It seems like the president is really putting his thumb on the scale for Israeli Prime Minister Benjamin Netanyahu in the final weeks of the elections over there. What would you do if a Democratic president made a move that helped a Labor prime minister in Israel?

CRUZ: Well, I -- I think your focus is off slightly.

Listen, what the president did this week was tremendous. He recognized that the Golan Heights is legitimately now part of Israel. That's something I have been pushing for, for over a year.

BASH: And you don't think doing that weeks before an election in Israel puts his thumb on the scale, regardless of the substance of it? Talking about the timing.

CRUZ: I think it is good foreign policy for Israel and it's good foreign policy for the United States.

In December, I introduced a resolution for Congress to recognize the Golan Heights was part of Israel. Just a couple of months ago, I introduced legislation for Congress to recognize the Golan Heights as part of Israel.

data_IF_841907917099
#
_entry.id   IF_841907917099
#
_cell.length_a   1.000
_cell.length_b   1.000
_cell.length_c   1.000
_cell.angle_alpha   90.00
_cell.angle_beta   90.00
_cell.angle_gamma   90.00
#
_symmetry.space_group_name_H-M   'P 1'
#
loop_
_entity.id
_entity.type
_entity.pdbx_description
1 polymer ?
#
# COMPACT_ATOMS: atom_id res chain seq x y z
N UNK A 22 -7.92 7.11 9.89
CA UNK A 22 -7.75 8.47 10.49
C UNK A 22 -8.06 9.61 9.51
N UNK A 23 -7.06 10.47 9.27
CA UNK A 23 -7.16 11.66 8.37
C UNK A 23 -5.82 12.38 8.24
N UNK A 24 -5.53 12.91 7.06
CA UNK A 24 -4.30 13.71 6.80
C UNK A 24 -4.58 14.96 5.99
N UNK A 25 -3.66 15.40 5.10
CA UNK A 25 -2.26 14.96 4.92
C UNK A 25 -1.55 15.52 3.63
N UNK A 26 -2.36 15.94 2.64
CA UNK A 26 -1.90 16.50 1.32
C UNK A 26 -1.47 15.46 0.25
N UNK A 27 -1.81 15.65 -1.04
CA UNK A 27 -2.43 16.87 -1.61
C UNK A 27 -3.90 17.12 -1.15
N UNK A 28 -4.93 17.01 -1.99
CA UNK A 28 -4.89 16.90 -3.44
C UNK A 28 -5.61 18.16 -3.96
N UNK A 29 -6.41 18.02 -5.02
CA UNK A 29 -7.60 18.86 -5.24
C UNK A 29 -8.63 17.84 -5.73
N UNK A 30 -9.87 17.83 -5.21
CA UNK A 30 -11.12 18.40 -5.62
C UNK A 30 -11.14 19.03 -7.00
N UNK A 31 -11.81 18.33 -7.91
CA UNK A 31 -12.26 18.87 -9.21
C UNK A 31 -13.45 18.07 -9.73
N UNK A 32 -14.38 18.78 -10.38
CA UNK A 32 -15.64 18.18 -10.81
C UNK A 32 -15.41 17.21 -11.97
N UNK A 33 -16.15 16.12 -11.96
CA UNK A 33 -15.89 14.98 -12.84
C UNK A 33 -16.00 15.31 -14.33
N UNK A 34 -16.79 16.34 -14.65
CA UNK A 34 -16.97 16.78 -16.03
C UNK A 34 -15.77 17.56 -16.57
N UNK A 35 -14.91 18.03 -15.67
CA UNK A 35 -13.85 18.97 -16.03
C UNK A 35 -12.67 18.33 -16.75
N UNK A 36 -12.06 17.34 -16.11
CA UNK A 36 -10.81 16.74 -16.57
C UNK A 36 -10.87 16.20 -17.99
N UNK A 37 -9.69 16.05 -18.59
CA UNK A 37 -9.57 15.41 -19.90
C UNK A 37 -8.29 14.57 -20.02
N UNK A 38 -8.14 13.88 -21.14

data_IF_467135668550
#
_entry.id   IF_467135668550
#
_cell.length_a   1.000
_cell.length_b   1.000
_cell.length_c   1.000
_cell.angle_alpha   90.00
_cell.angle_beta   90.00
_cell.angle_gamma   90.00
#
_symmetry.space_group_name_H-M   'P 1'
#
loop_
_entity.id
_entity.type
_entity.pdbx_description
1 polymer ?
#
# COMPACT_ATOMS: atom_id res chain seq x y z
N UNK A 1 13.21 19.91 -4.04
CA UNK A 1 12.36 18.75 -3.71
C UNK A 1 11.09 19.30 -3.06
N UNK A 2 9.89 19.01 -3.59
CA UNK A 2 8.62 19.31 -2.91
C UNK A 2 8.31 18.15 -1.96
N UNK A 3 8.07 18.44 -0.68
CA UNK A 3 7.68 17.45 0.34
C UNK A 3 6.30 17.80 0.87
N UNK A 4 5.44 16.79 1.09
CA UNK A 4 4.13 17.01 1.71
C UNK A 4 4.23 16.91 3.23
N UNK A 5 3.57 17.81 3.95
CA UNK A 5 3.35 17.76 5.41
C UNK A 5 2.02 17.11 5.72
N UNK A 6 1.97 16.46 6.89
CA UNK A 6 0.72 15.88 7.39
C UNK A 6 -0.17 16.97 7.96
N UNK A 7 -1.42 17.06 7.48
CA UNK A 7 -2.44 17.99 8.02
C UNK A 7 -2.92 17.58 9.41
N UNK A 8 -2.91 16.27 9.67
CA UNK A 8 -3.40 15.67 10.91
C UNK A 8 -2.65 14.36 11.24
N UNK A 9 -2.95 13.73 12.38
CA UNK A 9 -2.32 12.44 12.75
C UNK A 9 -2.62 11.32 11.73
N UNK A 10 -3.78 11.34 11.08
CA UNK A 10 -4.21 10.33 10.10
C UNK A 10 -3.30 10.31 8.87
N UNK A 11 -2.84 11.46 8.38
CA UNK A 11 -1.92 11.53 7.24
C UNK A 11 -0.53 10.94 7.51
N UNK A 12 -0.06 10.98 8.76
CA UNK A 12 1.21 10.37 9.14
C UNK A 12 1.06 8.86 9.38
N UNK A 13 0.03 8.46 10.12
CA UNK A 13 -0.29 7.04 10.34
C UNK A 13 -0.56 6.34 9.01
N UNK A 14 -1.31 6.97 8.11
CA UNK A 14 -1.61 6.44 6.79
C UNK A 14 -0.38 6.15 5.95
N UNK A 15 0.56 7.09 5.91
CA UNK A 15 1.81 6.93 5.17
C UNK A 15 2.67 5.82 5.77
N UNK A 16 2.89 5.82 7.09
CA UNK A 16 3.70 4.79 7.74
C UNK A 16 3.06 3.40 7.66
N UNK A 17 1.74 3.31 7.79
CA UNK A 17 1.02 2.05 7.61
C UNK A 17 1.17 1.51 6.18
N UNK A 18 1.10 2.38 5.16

And, indeed, that legislation, a number of Democrats in the House have spoken out in favor of that legislation. There's bipartisan agreement to do that.

And the reason is simple. The Golan Heights were taken in 1967 during the Six-Day War, a defensive war where Israel was attacked. If you look at what's happening in the Middle East, no one in their right mind would want to see the Golan Heights goes to Bashar Assad, go to Syria, or go to Iranian proxies or the Russians.

It's legitimately part of Israel. I'm glad the president took my counsel and the counsel of others and recognized this. And, indeed, I hope that Congress will take up the legislation I have introduced and put the president's determination into U.S. law, because that is in the security interest of Israel. And, critically, it's in the security interest of the United States.